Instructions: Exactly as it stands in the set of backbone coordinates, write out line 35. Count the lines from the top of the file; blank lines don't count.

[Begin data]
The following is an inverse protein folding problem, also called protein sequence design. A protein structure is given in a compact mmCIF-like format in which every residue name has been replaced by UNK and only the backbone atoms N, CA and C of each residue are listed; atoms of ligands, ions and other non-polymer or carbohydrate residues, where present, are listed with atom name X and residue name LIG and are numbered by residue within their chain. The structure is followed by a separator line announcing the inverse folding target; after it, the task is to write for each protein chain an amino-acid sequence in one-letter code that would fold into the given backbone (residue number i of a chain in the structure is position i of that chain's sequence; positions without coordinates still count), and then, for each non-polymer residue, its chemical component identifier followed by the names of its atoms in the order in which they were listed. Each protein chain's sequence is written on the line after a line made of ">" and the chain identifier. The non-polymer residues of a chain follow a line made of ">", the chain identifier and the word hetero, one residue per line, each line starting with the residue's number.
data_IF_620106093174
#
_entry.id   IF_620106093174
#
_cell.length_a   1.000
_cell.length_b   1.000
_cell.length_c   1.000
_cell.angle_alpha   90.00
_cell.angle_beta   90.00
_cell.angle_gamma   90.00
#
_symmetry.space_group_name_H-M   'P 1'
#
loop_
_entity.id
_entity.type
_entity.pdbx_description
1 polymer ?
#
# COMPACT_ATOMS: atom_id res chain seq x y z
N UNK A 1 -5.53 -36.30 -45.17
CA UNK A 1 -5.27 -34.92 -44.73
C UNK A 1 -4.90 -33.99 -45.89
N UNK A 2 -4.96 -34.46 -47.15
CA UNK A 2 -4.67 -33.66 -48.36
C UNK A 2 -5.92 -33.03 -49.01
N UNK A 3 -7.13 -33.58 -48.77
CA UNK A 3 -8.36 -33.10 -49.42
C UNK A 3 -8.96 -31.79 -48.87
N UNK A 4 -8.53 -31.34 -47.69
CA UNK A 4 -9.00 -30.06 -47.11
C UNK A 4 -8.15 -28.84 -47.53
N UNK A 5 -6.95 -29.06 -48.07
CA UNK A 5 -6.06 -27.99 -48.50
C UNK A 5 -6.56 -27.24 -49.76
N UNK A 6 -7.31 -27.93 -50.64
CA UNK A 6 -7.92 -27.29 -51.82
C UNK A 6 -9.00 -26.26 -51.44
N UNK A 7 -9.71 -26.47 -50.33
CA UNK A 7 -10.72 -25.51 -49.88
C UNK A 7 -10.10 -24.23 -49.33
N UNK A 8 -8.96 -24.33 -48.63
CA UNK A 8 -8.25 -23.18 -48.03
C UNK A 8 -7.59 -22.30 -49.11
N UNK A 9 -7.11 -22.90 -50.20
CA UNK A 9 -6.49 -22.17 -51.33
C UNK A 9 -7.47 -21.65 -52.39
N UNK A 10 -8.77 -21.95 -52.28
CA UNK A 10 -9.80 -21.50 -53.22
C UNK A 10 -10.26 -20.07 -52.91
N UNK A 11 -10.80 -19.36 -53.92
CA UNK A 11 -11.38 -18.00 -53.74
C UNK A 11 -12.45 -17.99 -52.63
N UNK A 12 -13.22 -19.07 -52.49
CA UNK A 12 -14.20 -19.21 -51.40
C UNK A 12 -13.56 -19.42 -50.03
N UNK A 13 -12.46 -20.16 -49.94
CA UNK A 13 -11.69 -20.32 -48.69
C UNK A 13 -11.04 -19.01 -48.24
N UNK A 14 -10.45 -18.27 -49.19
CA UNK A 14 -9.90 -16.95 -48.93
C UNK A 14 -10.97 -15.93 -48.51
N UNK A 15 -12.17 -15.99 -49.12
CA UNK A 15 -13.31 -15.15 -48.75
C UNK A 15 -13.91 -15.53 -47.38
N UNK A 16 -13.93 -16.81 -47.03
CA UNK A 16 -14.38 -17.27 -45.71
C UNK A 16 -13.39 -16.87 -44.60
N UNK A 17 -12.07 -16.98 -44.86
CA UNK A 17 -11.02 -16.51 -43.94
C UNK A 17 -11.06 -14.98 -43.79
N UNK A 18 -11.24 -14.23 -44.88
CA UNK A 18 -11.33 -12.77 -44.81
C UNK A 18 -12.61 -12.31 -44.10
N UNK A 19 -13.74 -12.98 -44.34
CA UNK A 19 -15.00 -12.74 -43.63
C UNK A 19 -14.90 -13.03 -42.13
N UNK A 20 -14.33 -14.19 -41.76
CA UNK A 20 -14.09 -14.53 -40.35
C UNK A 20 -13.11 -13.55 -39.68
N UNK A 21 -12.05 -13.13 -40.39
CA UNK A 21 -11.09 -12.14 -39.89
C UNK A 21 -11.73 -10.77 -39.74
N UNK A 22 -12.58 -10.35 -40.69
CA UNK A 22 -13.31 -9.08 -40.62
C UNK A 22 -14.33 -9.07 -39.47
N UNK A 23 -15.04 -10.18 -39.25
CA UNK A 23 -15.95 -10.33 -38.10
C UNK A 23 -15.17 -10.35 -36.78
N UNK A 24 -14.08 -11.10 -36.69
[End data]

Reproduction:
CA UNK A 5 -6.06 -27.99 -48.50